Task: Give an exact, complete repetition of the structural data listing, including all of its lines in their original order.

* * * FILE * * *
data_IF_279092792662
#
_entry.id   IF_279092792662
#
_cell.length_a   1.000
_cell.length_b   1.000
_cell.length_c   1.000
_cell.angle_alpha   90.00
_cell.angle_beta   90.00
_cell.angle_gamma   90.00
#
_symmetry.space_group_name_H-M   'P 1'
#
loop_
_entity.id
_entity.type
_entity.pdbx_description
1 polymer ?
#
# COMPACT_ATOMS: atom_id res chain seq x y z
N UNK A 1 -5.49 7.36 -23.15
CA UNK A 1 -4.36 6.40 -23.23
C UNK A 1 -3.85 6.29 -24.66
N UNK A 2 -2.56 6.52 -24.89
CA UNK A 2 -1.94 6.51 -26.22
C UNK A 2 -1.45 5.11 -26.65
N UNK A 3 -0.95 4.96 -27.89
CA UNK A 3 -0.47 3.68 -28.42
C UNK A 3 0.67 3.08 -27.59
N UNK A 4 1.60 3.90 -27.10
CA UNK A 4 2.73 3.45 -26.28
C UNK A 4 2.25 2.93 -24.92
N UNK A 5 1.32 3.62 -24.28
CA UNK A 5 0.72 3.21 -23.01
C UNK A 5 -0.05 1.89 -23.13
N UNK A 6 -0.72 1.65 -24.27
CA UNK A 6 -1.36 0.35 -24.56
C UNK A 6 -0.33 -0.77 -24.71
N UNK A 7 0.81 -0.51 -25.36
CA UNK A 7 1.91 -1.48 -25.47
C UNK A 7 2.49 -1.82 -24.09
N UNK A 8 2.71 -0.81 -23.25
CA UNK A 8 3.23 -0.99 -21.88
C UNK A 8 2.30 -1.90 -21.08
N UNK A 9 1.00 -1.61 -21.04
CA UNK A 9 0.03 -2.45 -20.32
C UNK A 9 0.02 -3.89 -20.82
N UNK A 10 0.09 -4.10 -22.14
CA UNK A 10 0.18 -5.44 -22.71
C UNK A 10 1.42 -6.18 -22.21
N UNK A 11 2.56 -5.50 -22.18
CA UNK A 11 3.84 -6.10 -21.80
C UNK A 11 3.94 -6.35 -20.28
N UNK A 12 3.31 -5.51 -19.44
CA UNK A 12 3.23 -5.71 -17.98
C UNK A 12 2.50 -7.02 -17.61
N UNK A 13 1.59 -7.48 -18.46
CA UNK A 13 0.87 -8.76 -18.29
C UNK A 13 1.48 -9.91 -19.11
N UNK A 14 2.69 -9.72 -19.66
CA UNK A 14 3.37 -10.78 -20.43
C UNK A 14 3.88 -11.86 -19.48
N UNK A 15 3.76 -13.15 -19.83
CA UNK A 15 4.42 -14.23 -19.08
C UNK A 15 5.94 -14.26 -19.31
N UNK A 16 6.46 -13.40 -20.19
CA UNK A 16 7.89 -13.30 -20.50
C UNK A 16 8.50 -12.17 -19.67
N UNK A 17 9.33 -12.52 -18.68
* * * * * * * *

data_IF_279092792662
#
_entry.id   IF_279092792662
#
_cell.length_a   1.000
_cell.length_b   1.000
_cell.length_c   1.000
_cell.angle_alpha   90.00
_cell.angle_beta   90.00
_cell.angle_gamma   90.00
#
_symmetry.space_group_name_H-M   'P 1'
#
loop_
_entity.id
_entity.type
_entity.pdbx_description
1 polymer ?
#
# COMPACT_ATOMS: atom_id res chain seq x y z
N UNK A 1 -5.49 7.36 -23.15
CA UNK A 1 -4.36 6.40 -23.23
C UNK A 1 -3.85 6.29 -24.66
N UNK A 2 -2.56 6.52 -24.89
CA UNK A 2 -1.94 6.51 -26.22
C UNK A 2 -1.45 5.11 -26.65
N UNK A 3 -0.95 4.96 -27.89
CA UNK A 3 -0.47 3.68 -28.42
C UNK A 3 0.67 3.08 -27.59
N UNK A 4 1.60 3.90 -27.10
CA UNK A 4 2.73 3.45 -26.28
C UNK A 4 2.25 2.93 -24.92
N UNK A 5 1.32 3.62 -24.28
CA UNK A 5 0.72 3.21 -23.01
C UNK A 5 -0.05 1.89 -23.13
N UNK A 6 -0.72 1.65 -24.27
CA UNK A 6 -1.36 0.35 -24.56
C UNK A 6 -0.33 -0.77 -24.71
N UNK A 7 0.81 -0.51 -25.36
CA UNK A 7 1.91 -1.48 -25.47
C UNK A 7 2.49 -1.82 -24.09
N UNK A 8 2.71 -0.81 -23.25
CA UNK A 8 3.23 -0.99 -21.88
C UNK A 8 2.30 -1.90 -21.08
N UNK A 9 1.00 -1.61 -21.04
CA UNK A 9 0.03 -2.45 -20.32
C UNK A 9 0.02 -3.89 -20.82
N UNK A 10 0.09 -4.10 -22.14
CA UNK A 10 0.18 -5.44 -22.71
C UNK A 10 1.42 -6.18 -22.21
N UNK A 11 2.56 -5.50 -22.18
CA UNK A 11 3.84 -6.10 -21.80
C UNK A 11 3.94 -6.35 -20.28
N UNK A 12 3.31 -5.51 -19.44
CA UNK A 12 3.23 -5.71 -17.98
C UNK A 12 2.50 -7.02 -17.61
N UNK A 13 1.59 -7.48 -18.46
CA UNK A 13 0.87 -8.76 -18.29
C UNK A 13 1.48 -9.91 -19.11
N UNK A 14 2.69 -9.72 -19.66
CA UNK A 14 3.37 -10.78 -20.43
C UNK A 14 3.88 -11.86 -19.48
N UNK A 15 3.76 -13.15 -19.83
CA UNK A 15 4.42 -14.23 -19.08
C UNK A 15 5.94 -14.26 -19.31
N UNK A 16 6.46 -13.40 -20.19
CA UNK A 16 7.89 -13.30 -20.50
C UNK A 16 8.50 -12.17 -19.67
N UNK A 17 9.33 -12.52 -18.68